12 March 2015
Assistant Manager
The pub was established between 1844 and 1847 in a building originally used as a farm. Vintage Inns are currently looking for...

11 March 2015
Administrator
Salary dependent on experience At Trewithen Dairy, Cornwall's largest milk bottler our people are the key ingredient to suppo...

11 March 2015
Mid / Senior Graphic Designer (copy)
Farm Creative Job Description Mid/ Senior Graphic Designer Minimum of 3 Years Experience, Salary Based on Experience Essentia...




Top stories you may have missed
23 March 2015 | Cattle

UK butchers face difficulties to recruit...

Butchers in the UK are losing a generation through lack of training opportu...


20 March 2015 | Arable

Dust - the secret fertiliser?

NASA research has revealed how dust blown from the Sahara desert helps supp...


19 March 2015 | Arable

The Budget 2015: A Farmer's Budget?

“In the run up to the Budget 2015 most commentators were predicting that th...


17 March 2015 | News

UK's first floating solar power system l...

The UK’s first fully operational floating solar panel system has been unvei...


13 March 2015 | Animal Health

Labour and Conservatives clash over badg...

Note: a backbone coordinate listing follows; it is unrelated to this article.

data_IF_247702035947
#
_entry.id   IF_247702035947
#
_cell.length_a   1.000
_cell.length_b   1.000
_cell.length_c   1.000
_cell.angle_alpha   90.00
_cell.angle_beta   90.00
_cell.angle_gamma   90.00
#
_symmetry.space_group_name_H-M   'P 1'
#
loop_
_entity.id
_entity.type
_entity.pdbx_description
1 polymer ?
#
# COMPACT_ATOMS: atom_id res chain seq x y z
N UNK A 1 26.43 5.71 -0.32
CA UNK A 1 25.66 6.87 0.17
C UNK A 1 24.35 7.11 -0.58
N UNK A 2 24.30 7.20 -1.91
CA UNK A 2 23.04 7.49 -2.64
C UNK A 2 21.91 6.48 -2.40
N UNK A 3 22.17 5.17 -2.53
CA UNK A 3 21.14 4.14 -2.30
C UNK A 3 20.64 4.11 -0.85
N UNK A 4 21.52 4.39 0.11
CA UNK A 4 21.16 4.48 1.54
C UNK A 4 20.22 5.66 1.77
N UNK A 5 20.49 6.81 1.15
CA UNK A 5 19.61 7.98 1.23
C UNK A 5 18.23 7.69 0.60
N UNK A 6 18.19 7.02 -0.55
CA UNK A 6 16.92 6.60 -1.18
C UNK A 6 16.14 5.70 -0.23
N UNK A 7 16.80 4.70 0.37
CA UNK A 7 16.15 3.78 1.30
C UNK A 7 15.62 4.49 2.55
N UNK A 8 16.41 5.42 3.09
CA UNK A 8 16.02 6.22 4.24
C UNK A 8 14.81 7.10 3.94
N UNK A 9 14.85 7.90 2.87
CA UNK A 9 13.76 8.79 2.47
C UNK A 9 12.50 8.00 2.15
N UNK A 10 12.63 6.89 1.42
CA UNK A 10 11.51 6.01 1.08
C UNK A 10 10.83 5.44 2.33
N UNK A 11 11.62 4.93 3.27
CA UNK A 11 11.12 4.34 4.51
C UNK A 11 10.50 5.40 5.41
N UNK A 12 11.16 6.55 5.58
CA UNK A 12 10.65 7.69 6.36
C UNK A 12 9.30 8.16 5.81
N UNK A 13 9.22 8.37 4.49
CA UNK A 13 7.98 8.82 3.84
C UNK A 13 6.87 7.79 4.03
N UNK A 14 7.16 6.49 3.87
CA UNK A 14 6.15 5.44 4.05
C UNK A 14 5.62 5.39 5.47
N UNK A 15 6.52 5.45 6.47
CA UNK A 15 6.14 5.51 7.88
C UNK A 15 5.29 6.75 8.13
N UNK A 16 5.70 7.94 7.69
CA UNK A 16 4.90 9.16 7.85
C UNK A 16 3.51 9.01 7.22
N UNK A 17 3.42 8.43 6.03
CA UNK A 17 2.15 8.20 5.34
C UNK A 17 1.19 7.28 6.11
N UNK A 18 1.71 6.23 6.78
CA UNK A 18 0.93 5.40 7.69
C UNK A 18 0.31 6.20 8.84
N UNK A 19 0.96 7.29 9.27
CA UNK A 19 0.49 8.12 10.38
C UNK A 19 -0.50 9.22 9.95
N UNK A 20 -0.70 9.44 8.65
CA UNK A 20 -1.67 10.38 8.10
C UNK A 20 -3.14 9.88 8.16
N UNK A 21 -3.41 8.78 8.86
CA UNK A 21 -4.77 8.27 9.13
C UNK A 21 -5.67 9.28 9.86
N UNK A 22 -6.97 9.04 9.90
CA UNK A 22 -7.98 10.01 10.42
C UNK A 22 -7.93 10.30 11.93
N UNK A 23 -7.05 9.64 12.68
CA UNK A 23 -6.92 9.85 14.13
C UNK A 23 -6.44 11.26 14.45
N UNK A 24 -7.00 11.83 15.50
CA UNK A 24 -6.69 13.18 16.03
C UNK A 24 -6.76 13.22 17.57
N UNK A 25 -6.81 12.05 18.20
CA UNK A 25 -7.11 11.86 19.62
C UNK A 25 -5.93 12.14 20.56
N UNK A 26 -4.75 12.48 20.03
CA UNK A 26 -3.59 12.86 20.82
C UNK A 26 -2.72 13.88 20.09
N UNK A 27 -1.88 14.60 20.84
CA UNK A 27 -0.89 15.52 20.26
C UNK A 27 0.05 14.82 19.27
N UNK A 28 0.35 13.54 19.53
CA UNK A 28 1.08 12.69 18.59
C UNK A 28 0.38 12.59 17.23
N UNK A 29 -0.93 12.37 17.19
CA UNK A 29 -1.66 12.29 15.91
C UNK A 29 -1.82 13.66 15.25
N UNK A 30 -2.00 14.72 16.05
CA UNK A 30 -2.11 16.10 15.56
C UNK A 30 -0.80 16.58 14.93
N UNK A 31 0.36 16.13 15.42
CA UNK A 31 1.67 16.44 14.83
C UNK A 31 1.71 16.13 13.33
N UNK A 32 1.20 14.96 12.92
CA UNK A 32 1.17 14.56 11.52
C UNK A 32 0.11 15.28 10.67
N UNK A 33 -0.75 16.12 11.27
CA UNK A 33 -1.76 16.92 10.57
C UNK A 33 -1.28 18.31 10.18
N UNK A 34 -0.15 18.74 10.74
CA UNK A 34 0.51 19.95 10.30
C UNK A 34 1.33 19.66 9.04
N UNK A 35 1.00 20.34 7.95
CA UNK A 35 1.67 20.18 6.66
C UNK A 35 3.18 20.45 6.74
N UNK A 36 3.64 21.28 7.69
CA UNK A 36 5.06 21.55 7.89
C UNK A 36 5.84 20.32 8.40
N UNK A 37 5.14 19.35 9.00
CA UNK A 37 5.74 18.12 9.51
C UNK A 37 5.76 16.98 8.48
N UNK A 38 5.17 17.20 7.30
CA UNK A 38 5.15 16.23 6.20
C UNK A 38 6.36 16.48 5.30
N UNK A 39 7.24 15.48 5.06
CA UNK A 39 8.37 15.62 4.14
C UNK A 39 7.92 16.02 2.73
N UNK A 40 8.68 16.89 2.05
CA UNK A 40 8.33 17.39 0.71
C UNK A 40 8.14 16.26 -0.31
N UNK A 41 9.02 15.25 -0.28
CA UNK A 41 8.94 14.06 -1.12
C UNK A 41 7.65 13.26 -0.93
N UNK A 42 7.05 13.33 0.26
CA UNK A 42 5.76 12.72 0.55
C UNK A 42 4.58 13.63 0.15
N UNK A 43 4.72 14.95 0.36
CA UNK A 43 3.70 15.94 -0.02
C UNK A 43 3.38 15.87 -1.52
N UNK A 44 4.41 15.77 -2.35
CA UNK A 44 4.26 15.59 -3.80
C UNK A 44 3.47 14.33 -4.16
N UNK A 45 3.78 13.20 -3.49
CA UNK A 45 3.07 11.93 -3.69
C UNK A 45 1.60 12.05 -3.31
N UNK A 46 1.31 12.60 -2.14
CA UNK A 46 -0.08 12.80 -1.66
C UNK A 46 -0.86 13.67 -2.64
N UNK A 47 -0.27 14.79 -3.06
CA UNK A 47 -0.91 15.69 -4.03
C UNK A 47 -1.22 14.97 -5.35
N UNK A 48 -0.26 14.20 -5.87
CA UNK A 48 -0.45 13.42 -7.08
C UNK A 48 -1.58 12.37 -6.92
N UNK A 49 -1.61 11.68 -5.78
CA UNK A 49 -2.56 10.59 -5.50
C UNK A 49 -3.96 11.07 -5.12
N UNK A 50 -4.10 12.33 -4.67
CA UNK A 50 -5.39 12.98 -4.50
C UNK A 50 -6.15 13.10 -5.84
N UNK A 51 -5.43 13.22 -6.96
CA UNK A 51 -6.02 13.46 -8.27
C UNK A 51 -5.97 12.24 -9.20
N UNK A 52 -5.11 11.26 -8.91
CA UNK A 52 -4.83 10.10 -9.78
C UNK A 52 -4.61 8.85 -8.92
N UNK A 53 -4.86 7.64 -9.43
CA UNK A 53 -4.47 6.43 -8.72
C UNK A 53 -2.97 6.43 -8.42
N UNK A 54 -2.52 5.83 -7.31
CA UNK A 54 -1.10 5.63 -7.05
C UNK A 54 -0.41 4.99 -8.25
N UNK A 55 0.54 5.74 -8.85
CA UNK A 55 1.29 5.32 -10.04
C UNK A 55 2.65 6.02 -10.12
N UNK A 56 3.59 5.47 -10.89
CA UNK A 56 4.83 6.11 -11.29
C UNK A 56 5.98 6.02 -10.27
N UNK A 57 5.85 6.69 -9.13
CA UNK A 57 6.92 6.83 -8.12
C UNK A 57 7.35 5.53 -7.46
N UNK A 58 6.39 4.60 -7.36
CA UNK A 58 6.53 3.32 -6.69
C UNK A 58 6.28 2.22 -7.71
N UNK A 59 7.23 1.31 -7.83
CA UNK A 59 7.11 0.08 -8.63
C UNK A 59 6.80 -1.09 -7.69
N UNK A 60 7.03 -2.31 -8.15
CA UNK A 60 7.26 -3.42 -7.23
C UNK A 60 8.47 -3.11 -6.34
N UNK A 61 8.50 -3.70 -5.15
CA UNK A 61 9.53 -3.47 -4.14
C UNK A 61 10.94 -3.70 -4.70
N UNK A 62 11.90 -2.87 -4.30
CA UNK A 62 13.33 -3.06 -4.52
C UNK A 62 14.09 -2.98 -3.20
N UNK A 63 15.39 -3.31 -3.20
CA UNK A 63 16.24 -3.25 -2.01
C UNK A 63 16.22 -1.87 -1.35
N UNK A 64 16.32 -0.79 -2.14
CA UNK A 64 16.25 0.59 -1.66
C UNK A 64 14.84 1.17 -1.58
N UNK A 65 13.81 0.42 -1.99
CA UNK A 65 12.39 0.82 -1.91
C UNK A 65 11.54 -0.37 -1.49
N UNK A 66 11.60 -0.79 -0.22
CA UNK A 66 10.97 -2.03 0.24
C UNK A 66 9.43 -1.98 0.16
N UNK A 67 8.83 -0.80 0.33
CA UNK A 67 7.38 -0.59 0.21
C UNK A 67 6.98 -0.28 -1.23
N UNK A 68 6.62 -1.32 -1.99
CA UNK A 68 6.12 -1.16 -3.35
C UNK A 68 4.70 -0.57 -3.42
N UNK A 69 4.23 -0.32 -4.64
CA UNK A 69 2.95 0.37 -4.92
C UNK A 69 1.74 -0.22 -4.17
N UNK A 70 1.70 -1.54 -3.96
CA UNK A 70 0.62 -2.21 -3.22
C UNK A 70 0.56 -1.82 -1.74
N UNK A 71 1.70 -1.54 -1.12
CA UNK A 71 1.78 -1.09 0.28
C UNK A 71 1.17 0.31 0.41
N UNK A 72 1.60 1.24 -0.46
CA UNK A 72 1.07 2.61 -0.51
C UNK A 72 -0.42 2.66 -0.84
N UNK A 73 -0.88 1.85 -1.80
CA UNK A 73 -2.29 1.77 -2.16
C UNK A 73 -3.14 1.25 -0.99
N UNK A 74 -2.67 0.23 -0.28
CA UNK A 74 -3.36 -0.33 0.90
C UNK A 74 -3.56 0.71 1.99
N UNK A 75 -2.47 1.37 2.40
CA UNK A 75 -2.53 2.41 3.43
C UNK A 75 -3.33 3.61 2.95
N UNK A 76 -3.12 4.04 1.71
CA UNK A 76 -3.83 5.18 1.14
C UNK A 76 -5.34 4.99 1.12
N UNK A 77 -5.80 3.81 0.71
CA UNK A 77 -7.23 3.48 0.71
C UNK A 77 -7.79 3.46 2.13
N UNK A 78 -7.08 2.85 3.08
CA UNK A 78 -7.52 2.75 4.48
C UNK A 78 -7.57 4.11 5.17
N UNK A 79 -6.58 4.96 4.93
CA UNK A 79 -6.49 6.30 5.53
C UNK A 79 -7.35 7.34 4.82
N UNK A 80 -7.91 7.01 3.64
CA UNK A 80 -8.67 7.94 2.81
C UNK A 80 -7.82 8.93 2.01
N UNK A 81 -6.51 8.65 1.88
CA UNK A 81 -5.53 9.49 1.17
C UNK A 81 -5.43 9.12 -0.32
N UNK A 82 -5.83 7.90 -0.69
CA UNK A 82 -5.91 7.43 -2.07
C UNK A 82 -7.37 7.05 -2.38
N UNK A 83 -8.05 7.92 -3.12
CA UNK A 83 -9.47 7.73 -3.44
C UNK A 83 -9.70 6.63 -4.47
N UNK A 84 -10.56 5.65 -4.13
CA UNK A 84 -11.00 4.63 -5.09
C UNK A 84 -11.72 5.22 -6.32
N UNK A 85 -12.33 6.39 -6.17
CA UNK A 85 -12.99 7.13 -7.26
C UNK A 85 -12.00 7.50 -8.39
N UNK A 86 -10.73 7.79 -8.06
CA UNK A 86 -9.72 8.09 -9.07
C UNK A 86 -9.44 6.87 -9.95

Axing the badger cull in England and Wales will save more than £120 million...


12 March 2015 | News

Solar could be cheapest energy source by...

By 2025, solar power could become one of the cheapest forms of energy in ma...


11 March 2015 | Finance

English buyers turn their attention to S...

Demand for Scottish farm land remains strong and continues to be better val...


9 March 2015 | Cattle

2020 vision for the Welsh red meat indus...

The Welsh red meat industry should aim to increase sales by at least 34 per...


6 March 2015 | News

MP raises egg industry concerns on trans...

Fears about the impact that a proposed transatlantic trade agreement could ...


Stay safe and legal when flying drones

The use of Unmanned Aerial Vehicles and Unmanned Aircraft Systems - or dron...